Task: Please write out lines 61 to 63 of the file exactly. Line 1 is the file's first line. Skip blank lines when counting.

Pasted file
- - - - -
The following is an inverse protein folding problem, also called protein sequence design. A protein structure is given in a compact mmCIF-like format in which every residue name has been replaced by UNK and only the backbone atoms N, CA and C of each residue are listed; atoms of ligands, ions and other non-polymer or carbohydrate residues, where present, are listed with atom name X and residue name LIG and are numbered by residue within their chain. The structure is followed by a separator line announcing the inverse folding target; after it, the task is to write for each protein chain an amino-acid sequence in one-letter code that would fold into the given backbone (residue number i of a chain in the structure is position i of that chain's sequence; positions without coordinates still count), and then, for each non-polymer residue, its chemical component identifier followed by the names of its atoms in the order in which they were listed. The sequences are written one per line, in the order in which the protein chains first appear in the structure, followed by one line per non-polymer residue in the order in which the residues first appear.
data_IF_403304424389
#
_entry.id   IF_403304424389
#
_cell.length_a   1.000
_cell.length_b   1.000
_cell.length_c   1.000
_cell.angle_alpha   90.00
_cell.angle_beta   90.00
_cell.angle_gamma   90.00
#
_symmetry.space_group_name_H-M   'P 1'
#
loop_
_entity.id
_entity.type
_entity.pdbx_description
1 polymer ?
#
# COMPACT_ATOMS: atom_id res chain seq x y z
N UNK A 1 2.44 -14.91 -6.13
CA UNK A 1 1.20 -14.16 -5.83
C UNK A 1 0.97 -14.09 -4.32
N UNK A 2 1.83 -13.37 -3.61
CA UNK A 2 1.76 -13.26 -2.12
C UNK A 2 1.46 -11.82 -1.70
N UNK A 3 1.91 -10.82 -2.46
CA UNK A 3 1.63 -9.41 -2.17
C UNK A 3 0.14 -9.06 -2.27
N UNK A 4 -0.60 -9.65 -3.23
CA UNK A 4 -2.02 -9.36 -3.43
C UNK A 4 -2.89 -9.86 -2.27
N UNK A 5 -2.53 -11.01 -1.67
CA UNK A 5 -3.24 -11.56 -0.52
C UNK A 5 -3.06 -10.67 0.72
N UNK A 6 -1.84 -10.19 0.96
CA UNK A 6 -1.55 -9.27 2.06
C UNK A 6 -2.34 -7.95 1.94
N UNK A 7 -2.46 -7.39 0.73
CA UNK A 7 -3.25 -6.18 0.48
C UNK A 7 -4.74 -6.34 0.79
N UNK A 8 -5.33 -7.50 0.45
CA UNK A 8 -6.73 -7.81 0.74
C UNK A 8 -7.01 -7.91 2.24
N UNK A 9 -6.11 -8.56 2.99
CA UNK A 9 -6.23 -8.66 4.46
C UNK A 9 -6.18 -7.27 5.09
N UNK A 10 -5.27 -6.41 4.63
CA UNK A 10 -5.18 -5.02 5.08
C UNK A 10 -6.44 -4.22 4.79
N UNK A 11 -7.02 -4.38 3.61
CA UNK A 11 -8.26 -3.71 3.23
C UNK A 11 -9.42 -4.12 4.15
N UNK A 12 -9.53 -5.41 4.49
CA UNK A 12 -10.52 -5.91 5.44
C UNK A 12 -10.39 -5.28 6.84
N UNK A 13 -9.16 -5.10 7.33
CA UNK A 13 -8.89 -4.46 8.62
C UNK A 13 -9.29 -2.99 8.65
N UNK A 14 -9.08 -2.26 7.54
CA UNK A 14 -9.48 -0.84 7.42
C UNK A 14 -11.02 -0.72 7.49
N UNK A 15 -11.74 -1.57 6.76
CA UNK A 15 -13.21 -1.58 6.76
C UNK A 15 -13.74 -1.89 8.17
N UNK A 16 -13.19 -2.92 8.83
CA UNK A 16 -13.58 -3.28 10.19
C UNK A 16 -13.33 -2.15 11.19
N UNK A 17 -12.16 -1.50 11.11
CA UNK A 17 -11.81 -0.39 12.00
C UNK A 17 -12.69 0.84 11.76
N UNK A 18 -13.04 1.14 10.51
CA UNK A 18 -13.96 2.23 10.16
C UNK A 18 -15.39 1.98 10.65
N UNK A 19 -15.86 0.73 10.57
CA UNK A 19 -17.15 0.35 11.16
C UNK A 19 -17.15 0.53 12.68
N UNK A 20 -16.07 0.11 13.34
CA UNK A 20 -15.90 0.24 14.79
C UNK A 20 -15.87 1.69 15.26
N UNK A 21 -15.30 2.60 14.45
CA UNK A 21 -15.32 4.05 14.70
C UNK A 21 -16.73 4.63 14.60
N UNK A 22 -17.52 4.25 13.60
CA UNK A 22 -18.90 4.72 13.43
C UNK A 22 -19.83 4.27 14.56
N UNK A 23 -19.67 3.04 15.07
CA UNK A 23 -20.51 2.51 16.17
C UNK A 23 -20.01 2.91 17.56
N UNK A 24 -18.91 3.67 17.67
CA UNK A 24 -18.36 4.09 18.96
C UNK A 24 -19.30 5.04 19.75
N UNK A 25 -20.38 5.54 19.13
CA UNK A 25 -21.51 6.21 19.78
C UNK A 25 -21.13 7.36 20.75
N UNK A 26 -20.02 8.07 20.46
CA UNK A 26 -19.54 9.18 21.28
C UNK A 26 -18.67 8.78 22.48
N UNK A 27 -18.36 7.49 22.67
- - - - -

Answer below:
N UNK A 14 -9.08 -2.26 7.54
CA UNK A 14 -9.48 -0.84 7.42
C UNK A 14 -11.02 -0.72 7.49